Dusty 2003                                                            Dusty 2011                                                                 

I remember thinking when he was only 5, that he had that intangible something that I call “Heart.” It’s why one fighter gets up off the mat while others lay there.  It’s why some of us keep going back into the battle when others run away.  Real life everyday heroes have “Heart.”  I believe its “Heart” that helps those, who when in the midst of terrible adversity, push thru with gritted teeth and firm determination to live their lives as over comers.  Dusty has a vision for his life—to be a pro.  We warned him that there is tremendous competition to make it to the pros and there will always be somebody better.  He thought about that and said—“well, somebody has to be the best, and it might as well be me.”  Our Dusty has “Heart.”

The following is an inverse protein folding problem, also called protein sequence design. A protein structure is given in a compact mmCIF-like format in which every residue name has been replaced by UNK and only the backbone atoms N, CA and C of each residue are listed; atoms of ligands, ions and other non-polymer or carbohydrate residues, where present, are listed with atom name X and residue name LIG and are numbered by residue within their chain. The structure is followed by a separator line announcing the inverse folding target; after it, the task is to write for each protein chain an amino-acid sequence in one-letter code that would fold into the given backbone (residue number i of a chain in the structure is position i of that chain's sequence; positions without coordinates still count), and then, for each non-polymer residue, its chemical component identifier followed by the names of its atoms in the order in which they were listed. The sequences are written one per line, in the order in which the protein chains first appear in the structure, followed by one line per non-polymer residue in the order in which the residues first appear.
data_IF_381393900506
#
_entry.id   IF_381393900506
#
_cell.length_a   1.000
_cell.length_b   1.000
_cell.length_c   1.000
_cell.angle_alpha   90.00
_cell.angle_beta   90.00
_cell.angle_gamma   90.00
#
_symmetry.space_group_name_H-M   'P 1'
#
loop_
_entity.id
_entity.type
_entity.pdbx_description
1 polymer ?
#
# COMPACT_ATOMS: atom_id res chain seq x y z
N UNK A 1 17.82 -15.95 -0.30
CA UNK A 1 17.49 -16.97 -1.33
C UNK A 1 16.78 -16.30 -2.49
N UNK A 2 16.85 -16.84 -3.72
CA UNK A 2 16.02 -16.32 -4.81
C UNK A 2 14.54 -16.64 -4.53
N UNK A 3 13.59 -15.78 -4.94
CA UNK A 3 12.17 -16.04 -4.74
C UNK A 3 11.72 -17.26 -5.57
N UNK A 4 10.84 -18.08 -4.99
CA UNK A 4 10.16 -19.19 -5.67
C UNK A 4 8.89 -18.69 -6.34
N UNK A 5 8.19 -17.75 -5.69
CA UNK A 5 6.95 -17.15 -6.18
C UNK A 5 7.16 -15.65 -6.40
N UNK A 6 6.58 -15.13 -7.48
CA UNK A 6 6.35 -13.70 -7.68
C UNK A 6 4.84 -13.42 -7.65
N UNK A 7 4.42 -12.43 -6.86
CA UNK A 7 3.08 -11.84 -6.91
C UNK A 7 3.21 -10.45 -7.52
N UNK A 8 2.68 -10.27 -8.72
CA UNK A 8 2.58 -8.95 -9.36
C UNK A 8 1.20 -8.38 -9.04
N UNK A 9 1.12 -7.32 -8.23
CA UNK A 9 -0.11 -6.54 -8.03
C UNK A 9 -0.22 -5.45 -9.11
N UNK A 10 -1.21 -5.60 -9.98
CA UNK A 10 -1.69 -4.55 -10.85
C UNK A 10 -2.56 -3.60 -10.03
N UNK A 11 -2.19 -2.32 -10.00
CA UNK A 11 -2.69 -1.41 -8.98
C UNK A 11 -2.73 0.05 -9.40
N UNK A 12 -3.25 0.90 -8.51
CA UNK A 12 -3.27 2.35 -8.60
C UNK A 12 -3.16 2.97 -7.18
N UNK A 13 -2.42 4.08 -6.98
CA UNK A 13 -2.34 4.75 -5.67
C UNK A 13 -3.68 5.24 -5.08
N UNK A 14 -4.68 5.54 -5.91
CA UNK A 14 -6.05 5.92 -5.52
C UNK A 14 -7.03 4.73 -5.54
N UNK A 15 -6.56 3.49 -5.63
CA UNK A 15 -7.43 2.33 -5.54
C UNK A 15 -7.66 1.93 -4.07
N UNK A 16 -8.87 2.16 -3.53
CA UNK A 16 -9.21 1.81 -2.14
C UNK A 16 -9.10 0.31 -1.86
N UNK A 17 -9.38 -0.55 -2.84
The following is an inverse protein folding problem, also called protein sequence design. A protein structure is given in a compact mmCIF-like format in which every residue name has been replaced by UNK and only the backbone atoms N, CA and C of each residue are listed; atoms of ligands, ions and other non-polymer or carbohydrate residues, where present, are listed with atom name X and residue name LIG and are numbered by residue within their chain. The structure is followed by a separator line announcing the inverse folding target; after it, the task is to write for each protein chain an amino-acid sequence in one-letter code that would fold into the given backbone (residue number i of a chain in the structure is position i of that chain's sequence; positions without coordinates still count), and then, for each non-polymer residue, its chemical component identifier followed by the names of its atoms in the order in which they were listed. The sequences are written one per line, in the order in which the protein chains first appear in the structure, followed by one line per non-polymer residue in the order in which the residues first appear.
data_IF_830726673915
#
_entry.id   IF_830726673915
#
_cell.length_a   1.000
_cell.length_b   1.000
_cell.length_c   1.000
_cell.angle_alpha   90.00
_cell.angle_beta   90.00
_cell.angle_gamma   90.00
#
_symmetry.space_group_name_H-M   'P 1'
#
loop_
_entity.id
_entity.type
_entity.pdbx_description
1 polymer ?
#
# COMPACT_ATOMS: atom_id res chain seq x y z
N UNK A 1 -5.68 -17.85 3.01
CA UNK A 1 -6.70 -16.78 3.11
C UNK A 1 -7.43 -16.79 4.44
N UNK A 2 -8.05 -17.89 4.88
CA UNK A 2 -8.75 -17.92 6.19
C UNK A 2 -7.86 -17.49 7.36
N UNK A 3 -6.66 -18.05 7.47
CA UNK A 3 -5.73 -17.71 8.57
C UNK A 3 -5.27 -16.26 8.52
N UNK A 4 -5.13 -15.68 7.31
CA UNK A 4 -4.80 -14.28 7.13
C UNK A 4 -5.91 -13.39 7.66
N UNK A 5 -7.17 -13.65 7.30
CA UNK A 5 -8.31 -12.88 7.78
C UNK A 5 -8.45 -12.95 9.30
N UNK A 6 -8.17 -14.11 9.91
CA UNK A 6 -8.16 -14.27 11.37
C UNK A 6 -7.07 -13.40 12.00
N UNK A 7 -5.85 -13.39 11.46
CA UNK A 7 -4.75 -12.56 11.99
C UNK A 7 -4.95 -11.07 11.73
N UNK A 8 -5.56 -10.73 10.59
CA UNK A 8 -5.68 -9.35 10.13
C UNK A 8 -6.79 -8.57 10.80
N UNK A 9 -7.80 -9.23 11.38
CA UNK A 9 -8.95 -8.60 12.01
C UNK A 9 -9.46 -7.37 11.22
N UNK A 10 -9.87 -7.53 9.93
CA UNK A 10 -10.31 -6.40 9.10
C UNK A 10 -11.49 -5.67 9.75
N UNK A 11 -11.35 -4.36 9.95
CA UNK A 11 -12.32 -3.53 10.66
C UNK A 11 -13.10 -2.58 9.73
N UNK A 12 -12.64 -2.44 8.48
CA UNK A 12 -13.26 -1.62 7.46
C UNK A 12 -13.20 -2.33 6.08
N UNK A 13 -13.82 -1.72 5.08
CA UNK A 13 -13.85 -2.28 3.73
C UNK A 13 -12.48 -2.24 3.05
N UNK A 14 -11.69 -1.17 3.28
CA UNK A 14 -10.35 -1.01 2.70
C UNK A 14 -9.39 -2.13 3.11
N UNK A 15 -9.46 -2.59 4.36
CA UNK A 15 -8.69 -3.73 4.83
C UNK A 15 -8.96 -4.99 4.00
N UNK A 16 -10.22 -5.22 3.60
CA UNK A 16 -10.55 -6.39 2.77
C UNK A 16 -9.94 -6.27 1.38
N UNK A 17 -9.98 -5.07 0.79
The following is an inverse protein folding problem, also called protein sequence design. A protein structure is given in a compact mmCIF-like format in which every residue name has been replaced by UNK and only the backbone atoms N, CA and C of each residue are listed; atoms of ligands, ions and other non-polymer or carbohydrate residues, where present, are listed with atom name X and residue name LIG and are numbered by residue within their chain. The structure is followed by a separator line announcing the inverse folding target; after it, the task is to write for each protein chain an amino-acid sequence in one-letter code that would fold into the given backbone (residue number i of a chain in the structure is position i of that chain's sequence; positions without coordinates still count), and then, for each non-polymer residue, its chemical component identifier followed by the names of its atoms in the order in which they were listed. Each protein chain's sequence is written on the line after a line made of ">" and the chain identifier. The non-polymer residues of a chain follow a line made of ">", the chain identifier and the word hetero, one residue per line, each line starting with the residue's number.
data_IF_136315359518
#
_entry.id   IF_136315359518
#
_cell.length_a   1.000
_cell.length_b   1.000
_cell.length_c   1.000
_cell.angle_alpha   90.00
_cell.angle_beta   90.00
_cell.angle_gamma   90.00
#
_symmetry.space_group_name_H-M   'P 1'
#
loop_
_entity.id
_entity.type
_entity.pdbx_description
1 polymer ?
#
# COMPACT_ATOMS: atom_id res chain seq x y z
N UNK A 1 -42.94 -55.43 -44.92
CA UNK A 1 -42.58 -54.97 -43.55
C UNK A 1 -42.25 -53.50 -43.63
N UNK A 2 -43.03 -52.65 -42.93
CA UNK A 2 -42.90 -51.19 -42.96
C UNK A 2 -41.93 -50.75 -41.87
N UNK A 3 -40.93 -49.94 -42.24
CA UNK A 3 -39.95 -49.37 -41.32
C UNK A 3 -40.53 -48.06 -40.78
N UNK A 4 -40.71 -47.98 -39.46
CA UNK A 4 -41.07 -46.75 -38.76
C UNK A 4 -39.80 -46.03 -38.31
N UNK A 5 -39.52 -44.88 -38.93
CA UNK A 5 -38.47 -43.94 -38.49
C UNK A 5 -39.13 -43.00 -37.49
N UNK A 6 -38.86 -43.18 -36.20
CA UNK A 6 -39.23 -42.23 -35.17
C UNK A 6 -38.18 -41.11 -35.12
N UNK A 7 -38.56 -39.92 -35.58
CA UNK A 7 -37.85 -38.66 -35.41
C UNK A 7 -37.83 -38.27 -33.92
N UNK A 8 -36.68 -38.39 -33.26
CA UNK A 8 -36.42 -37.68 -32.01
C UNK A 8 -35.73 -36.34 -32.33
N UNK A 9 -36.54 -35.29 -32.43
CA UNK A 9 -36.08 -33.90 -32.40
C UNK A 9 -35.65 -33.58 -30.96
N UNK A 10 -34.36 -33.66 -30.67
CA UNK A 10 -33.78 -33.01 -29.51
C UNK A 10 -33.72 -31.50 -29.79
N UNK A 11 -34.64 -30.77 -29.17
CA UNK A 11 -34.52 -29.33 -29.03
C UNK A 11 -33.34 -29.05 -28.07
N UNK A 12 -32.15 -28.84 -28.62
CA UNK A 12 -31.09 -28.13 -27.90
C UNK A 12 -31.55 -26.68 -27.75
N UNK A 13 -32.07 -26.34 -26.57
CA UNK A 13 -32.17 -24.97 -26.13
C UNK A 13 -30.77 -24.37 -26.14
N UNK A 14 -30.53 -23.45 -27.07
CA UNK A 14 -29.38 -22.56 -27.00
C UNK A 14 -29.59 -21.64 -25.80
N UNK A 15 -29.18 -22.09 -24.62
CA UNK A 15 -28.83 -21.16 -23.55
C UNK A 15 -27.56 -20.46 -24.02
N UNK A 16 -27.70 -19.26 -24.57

Jer 29:11 (NIV) "For I know the plans I have for you," declares the Lord, "plans to prosper you and not to harm you, plans to give you hope and a future."


Be encouraged in this wonderful season!  If the devil has been giving you a bad report remember that our Lord has not changed!  It is never over until God says it’s over!!


We at First Nations Counseling Ministries wish you a blessed and peaceful Christmas!

Linda Doxtator, PhD, LPC, LCPC

FNCM-Clinical Director

PO Box 813

O’Fallon, MO 63366


Linda Doxtator